Friday, 2 November 2012

Two Fading Stags v the Young Bucks

I love the internet. It has revolutionised my life. Without it, I wouldn't have a wife and family, I wouldn't have a sort-of second career and I wouldn't have an outlet like this for my loves and frustrations. I also wouldn't have such an insight into how different some people's behaviour is to their public persona.

A few months ago I wrote here about the acquisition of the Test Match Sofa website by The Cricketer magazine and how much it concerned me. You can find that post quite easily, as it is the one before this one. I never expected to need to use the site again.

The reaction to that post surprised me. I expected it to lose me a lot of contacts. Instead, I was almost overwhelmed by magnanimity. Andy Afford, the Cricketer's publication director, emailed me to assure me that, whilst he disagreed with what I said, he had not problem at all with me saying it. The magazine's editor, Andrew Miller, also got in touch. Not only was his message similar, he later invited me to play for the magazine's cricket team (although they were so short-handed, they were forced to pick Jarrod Kimber, so don't read too much into that). Even the founder of Test Match Sofa, Dan Norcross, reacted with nothing but kindness. It was the maturest of responses.

In fact, this grace and decency has been in stark contrast to the hostility that the very same people have this week experienced from the BBC's Test Match Special team. It seems that two of the more elderly members of the team, Christopher 'CMJ' Martin-Jenkins and Jonathan 'Aggers' Agnew, take exception to the fact that the Beeb pays for the coverage it provides of international cricket whilst the Sofa team just sit in front of a television without paying a penny to anyone.

Of the two, it is Agnew's reaction that has been the most inexcusable. He is, of course, entitled to his opinion and he has done very well to build a public persona as an avuncular front man around one fairly rubbish joke – so successful, in fact, that most people have forgotten the humourless professional cricketer who once reacted to a practical joke by losing his temper and throwing a team-mate's kit off a balcony.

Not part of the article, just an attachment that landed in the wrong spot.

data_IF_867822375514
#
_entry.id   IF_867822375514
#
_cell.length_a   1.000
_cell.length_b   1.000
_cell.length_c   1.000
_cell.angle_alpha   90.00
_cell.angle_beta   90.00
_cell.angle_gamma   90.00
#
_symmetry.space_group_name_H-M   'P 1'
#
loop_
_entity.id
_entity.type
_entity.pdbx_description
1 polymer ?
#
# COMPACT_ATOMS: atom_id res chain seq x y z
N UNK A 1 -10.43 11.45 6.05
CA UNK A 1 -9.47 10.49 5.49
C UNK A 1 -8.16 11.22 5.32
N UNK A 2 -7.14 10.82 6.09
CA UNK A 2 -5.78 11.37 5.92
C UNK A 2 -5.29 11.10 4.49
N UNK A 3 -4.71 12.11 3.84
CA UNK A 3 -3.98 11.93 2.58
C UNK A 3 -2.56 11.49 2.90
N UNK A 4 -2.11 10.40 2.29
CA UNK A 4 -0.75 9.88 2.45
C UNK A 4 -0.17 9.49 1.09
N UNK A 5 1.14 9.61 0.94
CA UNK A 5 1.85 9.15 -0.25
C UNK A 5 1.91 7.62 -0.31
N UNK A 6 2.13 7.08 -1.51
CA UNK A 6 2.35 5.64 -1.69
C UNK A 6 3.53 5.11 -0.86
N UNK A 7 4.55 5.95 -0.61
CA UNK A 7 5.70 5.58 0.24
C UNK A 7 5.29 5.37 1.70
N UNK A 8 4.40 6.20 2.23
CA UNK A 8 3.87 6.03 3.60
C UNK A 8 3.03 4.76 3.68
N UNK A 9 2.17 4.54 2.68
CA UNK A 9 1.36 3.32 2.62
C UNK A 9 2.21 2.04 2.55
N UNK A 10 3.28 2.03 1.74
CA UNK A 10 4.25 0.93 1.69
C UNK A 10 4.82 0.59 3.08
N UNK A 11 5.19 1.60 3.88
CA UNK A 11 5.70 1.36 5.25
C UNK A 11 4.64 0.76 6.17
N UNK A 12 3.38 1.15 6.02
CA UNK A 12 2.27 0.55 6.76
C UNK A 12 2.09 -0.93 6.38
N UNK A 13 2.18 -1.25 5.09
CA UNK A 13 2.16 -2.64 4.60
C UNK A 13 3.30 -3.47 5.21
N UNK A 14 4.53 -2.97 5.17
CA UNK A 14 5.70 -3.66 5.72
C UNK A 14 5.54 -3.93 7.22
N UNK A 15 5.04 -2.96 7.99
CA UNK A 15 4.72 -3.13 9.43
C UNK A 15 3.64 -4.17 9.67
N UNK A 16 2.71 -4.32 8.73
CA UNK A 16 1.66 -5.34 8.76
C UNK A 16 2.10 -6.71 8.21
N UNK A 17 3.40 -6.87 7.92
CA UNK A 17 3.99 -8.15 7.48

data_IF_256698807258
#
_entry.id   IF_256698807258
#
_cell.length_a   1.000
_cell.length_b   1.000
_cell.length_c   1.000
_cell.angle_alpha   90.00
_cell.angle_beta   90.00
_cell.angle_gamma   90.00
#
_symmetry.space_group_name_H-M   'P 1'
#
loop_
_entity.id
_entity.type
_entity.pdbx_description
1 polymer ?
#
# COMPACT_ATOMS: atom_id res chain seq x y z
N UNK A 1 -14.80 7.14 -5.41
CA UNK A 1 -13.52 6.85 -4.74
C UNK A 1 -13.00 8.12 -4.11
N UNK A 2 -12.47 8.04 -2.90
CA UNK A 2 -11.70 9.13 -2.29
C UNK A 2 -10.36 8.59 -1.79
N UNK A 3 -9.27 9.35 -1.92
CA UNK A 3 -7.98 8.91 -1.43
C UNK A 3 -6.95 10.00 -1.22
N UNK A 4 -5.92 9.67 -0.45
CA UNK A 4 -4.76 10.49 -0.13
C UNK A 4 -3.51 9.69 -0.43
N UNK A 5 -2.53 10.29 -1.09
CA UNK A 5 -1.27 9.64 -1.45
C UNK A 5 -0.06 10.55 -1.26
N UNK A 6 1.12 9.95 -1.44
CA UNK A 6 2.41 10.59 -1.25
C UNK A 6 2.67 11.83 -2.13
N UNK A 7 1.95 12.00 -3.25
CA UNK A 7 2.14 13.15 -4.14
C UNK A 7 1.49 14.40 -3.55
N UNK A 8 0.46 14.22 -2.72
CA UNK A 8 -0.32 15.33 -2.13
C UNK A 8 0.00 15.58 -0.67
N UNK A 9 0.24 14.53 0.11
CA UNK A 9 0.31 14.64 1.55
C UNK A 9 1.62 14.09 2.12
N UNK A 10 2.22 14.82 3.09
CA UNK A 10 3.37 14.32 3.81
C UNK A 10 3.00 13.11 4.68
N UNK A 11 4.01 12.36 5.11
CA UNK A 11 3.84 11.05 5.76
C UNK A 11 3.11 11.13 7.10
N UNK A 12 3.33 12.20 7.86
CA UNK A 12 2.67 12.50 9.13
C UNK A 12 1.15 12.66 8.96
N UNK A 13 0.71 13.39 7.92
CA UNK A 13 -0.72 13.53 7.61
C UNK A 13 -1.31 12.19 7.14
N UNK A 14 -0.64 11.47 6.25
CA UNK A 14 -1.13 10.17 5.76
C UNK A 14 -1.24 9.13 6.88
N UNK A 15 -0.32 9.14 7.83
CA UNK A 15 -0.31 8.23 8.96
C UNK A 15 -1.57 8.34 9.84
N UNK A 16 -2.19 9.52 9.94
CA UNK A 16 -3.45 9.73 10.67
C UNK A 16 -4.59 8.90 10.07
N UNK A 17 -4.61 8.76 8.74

Martin-Jenkins' complaints might have had some credence if they had not been so bitterly expressed, but Agnew's purported defence of them as 'CMJ writing from the perspective of a listener' was just risible. No-one is forcing Martin-Jenkins to listen to Test Match Sofa, so if he was just writing as 'an interested listener' there would be no force to his argument. He could ignore the service much in the same way as I now ignore the BBC's hamfisted attempts to present cricket highlights. The only way he can give any weight to his argument is from the perspective of someone in competition with the Sofa. Agnew always claims that his pronouncements on Twitter are in a personal capacity and not representative of the BBC and, interestingly, he sought to put a different spin on the issue, arguing that cricket boards should seek to charge the likes of Test Match Sofa for what they do, to avoid loss of revenue.

Now, the argument that not paying for rights takes money out of cricket has, at face value, some force. But suppose that the different approach that Test Match Sofa takes to presenting cricket actually either attracts more people to the game or at worst stops people leaving it? Getting people to go to games is hardly going to be detrimental to the sport, now is it?

This is, in essence, no different to the arguments that were put forward against Kerry Packer, or against Channel 4 taking over televised coverage from the BBC at the end of the 1990s. And the reaction of the BBC to both events is exactly the same, that they foreshadow the death of cricket. It is as if the BBC commentators' manual has a mandatory clause stating that for every action there must be an equal and opposite over-reaction.

Interestingly, though, if you accept that both Aggers and CMJ were speaking in their personal capacities, then they have probably both broken their contracts with the BBC. I have seen a few of those contracts in my time and they usually contain clauses about not making statements in public which are detrimental to Auntie. It is hard to see how embroiling the Corporation in an unseemly row over cricket coverage and using some very intemperate language into the bargain isn't detrimental to them. Moreover, criticising something likely to drive down the cost of broadcasting rights just has to be bad for an organisation which has to justify spending public funds on everything that it does.

What is so desperately sad about all of this is that the panicking words of one veteran broadcaster have set in place a chain reaction which has demeaned both him and one of his colleagues in the eyes of anyone who has read what they had to say. Despite the sentiments expressed earlier in this piece I still have far more axes to grind with Test Match Sofa than I do with TMS (an infinite number, in fact). I'd like to think that the two of them could co-exist, yet the futile rage of Martin-Jenkins and Agnew just reminds me of two elderly stags who fear their time is drawing short and that the new bucks might soon be taking over.